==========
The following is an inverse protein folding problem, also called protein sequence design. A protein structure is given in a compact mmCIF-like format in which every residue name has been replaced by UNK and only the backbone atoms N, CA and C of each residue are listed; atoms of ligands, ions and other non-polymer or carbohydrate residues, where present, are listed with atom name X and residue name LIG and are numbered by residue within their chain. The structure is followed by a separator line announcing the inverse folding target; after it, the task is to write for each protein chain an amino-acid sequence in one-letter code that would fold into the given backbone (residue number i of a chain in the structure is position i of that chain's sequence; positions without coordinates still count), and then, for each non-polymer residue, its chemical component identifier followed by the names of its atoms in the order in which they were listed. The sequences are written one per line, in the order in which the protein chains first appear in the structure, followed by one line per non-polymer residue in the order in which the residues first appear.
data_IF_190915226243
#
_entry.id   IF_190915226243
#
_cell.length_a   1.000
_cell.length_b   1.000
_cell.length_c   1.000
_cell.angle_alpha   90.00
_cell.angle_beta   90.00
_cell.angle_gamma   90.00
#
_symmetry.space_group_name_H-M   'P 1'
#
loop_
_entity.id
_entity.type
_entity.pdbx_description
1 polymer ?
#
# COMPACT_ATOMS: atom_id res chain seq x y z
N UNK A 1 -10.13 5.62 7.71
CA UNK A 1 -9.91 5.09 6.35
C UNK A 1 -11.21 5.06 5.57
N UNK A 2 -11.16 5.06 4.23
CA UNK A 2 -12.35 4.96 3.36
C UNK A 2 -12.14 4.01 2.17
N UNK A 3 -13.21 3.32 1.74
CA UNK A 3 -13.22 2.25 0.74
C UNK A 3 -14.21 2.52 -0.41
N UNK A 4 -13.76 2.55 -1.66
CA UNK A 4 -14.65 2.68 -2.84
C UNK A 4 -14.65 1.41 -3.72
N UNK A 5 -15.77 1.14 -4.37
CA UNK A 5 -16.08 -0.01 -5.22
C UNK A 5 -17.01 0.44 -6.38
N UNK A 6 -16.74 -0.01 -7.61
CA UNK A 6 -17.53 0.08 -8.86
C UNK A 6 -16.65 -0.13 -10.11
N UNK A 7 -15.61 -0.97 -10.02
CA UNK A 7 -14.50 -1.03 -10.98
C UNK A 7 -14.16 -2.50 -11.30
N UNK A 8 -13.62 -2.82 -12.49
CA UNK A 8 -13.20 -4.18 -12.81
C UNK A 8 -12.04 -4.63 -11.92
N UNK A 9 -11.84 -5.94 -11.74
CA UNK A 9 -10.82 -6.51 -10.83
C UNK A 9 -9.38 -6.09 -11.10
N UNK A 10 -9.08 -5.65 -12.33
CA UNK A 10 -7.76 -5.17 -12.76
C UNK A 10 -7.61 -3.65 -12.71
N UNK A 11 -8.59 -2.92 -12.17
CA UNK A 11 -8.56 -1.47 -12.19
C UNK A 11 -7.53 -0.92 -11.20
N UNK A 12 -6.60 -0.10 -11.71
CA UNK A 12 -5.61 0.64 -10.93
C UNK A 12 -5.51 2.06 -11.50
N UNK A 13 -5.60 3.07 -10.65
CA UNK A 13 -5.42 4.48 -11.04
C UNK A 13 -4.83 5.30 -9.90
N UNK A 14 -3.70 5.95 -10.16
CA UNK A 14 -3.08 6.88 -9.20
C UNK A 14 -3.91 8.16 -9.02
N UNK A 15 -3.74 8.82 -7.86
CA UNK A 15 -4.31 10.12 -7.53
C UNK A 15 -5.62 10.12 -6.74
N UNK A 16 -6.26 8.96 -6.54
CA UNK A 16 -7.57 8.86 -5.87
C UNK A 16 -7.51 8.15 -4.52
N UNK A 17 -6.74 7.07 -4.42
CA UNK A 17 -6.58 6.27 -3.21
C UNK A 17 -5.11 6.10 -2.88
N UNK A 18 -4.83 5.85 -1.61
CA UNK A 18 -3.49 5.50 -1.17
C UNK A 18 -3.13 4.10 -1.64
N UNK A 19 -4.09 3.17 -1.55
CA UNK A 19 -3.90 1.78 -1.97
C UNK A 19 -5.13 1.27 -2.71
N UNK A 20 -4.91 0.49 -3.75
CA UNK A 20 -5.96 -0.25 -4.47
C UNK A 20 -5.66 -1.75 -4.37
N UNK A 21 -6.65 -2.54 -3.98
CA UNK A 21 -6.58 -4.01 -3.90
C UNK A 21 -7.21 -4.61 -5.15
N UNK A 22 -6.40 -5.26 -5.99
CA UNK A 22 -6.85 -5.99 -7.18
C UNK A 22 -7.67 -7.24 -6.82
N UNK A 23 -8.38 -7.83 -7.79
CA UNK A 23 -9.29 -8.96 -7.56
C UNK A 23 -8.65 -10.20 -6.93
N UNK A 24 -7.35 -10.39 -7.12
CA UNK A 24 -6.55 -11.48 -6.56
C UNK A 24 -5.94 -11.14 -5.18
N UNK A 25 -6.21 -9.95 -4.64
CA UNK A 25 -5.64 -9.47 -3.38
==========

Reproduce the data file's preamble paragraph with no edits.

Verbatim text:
The following is an inverse protein folding problem, also called protein sequence design. A protein structure is given in a compact mmCIF-like format in which every residue name has been replaced by UNK and only the backbone atoms N, CA and C of each residue are listed; atoms of ligands, ions and other non-polymer or carbohydrate residues, where present, are listed with atom name X and residue name LIG and are numbered by residue within their chain. The structure is followed by a separator line announcing the inverse folding target; after it, the task is to write for each protein chain an amino-acid sequence in one-letter code that would fold into the given backbone (residue number i of a chain in the structure is position i of that chain's sequence; positions without coordinates still count), and then, for each non-polymer residue, its chemical component identifier followed by the names of its atoms in the order in which they were listed. The sequences are written one per line, in the order in which the protein chains first appear in the structure, followed by one line per non-polymer residue in the order in which the residues first appear.